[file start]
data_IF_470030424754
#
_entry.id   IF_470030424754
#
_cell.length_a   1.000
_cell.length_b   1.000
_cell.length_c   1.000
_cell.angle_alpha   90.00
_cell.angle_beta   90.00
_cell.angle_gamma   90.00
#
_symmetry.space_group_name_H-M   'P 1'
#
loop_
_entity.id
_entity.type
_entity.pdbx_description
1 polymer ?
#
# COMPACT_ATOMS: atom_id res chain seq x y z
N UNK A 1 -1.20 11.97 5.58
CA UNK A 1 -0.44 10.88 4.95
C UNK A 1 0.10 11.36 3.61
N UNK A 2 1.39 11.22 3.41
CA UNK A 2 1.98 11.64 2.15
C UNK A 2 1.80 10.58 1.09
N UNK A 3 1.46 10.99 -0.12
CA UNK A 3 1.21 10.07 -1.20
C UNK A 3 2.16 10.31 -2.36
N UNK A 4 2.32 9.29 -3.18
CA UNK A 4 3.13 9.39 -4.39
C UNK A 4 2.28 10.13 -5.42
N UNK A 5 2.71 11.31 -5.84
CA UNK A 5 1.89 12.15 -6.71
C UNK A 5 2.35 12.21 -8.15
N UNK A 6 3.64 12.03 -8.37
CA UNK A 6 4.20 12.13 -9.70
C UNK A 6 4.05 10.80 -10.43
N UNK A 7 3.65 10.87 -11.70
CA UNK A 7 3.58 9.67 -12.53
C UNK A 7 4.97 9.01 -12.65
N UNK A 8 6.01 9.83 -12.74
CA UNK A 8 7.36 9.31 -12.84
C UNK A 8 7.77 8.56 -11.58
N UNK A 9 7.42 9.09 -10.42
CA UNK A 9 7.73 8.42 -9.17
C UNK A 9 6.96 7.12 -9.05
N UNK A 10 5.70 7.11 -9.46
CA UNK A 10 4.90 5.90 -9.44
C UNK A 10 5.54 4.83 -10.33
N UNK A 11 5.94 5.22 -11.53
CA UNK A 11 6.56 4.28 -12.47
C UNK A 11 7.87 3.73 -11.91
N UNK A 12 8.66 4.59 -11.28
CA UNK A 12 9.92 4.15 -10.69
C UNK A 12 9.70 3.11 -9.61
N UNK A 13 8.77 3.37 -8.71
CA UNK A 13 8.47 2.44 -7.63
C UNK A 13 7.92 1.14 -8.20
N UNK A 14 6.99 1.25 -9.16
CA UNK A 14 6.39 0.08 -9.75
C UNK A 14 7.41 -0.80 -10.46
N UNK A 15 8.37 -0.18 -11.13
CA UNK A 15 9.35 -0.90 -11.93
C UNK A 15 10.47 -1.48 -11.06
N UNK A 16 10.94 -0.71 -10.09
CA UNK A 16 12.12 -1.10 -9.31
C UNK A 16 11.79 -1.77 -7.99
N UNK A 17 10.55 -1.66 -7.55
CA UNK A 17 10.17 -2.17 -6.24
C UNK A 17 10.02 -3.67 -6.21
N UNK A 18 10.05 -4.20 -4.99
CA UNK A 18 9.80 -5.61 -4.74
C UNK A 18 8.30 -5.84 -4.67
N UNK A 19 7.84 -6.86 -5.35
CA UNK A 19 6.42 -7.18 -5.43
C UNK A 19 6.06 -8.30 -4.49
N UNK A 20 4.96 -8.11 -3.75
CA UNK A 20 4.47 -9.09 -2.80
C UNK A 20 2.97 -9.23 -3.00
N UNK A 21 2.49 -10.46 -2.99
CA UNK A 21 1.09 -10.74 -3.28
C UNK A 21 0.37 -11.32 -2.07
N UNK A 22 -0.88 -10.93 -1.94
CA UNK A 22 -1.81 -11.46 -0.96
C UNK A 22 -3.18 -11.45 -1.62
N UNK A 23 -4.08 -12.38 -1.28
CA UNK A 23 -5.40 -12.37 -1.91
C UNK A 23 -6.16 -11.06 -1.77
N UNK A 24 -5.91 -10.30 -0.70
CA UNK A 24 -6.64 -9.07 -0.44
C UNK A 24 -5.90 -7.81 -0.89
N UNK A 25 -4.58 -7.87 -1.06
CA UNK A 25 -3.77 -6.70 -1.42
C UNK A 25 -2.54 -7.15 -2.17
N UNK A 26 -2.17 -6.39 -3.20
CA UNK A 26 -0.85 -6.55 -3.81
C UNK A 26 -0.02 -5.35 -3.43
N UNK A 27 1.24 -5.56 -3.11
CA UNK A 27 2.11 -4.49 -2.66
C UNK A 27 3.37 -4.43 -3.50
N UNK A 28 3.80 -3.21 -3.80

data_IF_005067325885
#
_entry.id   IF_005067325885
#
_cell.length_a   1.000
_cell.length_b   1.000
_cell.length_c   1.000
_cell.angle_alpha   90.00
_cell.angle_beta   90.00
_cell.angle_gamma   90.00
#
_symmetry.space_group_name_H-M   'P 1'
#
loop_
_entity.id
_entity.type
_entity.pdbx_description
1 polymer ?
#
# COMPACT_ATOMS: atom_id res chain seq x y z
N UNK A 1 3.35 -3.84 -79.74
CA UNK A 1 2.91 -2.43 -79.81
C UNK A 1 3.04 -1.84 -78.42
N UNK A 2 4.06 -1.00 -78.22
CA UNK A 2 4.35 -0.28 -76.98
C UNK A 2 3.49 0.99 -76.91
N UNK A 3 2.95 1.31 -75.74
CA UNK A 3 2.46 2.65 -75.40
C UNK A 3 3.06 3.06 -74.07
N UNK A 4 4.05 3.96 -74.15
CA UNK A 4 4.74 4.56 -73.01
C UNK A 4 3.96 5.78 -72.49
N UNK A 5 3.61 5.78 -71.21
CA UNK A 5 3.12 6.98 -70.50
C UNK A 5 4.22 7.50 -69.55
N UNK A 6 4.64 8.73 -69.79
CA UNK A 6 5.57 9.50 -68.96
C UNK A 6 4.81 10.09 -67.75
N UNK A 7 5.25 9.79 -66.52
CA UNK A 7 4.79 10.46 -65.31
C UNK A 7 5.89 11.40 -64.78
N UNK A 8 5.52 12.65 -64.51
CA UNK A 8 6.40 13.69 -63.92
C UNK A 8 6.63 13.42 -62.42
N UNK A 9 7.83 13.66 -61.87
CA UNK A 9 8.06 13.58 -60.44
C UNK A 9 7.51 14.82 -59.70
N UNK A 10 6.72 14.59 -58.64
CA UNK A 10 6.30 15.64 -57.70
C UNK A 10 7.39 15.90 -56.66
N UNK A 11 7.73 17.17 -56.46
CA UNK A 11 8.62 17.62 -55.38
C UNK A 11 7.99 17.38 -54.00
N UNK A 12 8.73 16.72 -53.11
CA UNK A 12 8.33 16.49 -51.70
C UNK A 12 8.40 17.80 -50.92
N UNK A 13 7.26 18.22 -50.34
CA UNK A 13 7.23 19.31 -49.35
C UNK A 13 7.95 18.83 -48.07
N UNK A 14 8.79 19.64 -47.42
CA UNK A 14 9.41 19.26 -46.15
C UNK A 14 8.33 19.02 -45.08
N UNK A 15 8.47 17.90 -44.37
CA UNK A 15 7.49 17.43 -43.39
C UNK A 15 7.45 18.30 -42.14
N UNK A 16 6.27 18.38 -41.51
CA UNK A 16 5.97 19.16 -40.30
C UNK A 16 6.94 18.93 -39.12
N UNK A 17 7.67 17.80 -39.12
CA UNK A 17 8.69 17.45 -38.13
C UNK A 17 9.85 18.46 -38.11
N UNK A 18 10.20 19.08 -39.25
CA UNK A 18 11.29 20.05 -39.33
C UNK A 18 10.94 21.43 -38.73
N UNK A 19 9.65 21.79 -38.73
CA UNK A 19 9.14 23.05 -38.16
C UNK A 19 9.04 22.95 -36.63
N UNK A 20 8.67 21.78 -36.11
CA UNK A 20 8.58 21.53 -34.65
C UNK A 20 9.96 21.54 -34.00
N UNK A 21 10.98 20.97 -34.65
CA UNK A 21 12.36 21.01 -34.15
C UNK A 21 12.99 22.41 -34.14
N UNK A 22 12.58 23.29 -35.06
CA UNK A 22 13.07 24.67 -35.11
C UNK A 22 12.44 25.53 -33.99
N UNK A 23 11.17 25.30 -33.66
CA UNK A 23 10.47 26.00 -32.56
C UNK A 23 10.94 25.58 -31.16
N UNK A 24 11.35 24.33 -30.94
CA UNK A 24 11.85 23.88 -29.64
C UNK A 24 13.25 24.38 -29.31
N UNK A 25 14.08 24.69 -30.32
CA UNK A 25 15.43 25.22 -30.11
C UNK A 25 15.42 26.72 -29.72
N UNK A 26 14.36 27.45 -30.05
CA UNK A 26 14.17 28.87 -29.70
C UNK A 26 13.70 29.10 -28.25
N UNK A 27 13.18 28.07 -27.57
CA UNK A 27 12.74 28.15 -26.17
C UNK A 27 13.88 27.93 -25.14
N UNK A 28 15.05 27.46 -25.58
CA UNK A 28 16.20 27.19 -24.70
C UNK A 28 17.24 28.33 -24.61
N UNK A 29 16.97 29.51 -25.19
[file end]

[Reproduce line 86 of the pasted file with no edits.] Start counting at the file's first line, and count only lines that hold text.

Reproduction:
C UNK A 22 -3.18 -11.45 -1.62